I was tooling around my bank’s website the other day when a poll caught my eye. The poll asked to gauge my support for the federal STANDUP Act. Being a libertarian, my natural state of balance leans hard away from most kinds of federal action. But in order to appear reasonable, I thought I would at least read the article before voting.
The STANDUP Act seeks to impose Washington’s will on every soon-to-be driver. Congress, in its infinite wisdom, would like to strip states of their inherent right to dictate licensing terms for young drivers. Implied in this legislation is that state legislatures and governors, elected by the people, lack the expertise, obviously enjoyed by their federal counterparts, to enact and administer a teenage licensing system. Yes, the U.S. Congress, brimming with years of experience and firsthand knowledge of administering driver’s licensing programs will strip yet another right away from the states.
As you may know, each state fashions its own licensing requirements. (after all, states issue a driver’s licenses, not the feds) Some states allow drivers to sit for a learner’s permit as young as 14, while others require youngsters to be at least 16. Some states employ a graduate driver’s license or GDL. The GDL system utilize phases and restrictions normally over the course of a few years before granting full driving privileges. Initial studies have indicated that GDL systems better equip young drivers with good driving skills, thus preventing accidents. Now Congress would like every state to adopt a single standard – the famous one-size-fits-all approach.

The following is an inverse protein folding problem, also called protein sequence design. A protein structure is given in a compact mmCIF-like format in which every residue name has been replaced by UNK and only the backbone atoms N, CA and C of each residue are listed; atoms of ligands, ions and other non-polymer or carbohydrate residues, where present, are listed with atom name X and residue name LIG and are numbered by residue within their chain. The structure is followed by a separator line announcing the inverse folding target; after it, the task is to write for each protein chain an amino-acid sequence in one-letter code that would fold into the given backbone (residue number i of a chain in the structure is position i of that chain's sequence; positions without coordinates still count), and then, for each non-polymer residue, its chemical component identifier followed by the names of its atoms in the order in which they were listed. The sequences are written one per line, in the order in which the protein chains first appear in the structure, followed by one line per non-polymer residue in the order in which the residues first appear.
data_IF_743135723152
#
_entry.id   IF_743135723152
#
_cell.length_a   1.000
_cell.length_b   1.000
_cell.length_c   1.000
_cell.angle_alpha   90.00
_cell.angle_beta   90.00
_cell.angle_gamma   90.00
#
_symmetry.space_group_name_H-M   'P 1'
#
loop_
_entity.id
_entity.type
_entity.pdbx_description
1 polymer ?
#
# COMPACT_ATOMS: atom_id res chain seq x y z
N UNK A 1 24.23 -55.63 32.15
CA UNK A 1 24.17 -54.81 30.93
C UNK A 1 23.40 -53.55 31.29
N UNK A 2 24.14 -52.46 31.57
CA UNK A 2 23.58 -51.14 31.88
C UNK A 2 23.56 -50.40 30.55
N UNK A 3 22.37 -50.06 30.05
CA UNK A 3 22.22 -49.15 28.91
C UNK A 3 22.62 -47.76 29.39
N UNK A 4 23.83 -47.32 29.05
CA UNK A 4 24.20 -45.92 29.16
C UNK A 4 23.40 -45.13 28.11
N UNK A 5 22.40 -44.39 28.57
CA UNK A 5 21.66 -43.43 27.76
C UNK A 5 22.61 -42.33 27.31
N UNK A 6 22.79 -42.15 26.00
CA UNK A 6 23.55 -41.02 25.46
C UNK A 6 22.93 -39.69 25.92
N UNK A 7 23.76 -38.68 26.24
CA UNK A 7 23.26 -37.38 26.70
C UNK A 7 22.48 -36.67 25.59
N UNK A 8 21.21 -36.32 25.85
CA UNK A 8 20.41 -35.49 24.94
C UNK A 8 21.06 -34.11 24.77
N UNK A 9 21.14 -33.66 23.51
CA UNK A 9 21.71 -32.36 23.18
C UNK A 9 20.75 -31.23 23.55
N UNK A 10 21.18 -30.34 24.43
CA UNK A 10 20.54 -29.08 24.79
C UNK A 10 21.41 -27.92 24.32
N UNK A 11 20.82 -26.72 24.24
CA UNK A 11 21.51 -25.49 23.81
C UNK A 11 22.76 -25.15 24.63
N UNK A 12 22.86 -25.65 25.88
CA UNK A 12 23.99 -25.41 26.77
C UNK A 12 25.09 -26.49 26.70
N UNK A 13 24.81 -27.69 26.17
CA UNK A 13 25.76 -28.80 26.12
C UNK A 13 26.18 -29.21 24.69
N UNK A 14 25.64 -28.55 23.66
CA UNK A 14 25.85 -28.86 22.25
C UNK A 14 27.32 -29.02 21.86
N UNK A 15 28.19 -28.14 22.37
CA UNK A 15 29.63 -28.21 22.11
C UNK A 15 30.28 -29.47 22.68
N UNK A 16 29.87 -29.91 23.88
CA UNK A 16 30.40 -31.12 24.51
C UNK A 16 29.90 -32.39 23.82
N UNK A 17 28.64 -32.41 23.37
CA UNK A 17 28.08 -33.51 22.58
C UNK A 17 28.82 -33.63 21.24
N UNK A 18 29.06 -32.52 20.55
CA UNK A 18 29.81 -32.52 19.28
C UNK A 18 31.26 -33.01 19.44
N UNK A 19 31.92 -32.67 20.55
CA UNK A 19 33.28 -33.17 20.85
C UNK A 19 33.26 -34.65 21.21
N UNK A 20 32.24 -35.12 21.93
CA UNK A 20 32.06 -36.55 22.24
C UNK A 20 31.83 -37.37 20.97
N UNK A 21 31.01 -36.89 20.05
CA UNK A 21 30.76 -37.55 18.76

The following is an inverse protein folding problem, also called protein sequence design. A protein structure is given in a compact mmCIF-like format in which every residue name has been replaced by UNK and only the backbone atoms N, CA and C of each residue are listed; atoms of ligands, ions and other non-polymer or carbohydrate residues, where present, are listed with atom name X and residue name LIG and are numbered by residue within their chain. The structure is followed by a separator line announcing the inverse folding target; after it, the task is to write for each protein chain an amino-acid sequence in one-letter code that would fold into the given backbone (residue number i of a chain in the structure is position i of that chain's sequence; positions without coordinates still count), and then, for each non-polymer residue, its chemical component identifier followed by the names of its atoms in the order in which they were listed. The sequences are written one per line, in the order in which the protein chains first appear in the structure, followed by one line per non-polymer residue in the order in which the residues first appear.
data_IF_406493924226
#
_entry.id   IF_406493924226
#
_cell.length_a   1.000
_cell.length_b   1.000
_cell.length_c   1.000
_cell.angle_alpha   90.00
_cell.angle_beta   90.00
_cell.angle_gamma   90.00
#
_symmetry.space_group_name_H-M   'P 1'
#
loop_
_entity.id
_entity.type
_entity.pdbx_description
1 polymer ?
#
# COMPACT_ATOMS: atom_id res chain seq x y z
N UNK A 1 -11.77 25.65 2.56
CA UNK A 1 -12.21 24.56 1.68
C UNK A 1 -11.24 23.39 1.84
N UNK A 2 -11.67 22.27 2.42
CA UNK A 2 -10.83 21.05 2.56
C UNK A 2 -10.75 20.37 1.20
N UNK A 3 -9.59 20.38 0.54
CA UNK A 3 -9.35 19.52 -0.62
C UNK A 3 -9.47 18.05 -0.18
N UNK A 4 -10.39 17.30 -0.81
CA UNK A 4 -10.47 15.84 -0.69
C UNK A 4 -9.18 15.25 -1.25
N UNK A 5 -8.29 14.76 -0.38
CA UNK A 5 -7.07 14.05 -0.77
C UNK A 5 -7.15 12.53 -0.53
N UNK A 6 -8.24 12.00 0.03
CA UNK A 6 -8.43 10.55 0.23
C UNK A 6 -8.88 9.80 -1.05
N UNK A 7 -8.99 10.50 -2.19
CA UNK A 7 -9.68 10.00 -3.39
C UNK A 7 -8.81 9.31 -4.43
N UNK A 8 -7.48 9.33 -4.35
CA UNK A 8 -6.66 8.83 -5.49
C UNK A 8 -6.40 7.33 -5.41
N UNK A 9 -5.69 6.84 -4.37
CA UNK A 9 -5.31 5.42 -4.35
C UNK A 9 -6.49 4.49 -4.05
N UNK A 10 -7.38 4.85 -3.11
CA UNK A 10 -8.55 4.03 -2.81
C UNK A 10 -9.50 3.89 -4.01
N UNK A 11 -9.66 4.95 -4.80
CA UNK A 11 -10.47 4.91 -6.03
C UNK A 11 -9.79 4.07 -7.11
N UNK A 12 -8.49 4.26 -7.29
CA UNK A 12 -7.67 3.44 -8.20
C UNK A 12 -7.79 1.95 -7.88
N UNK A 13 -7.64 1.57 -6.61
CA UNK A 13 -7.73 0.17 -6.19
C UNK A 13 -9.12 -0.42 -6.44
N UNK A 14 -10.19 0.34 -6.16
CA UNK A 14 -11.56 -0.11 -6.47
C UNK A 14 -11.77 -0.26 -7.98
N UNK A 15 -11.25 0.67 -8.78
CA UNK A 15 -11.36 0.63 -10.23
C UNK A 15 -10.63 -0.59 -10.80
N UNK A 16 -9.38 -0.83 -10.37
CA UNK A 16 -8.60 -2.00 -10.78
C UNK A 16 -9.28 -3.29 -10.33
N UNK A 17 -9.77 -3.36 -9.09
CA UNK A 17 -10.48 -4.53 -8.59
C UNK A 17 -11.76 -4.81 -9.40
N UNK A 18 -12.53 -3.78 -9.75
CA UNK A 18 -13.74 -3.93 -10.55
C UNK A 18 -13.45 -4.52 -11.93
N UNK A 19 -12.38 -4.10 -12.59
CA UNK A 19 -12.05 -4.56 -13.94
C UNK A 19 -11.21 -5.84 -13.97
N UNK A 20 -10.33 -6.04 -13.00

Of course, Washington has no Constitutional power to force the states into action, but they’ll use something just as compelling: federal highway funds. Fail to adopt our ways and we withhold cash for your roads. For once, I’d love for a state to tell Congress to keep their laws and money and go pack sand.
One-size-fits-all legislation rarely works, and it won’t work here. Do New York City drivers face the same obstacles, circumstances, and challenges as Idaho drivers? No. Do West Virginia drivers and Kansas drivers encounter the same driving challenges? No.
Here’s how I see it. As the parent, you can impose any number of restrictions on your kid as you see fit. Just because the state says my kid can drive at age 16 doesn’t necessarily mean she will. I will be the judge of her driving abilities, and I will determine when, where, and how she drives. I say Congress needs to Stand Down and butt out of my state’s business and mine.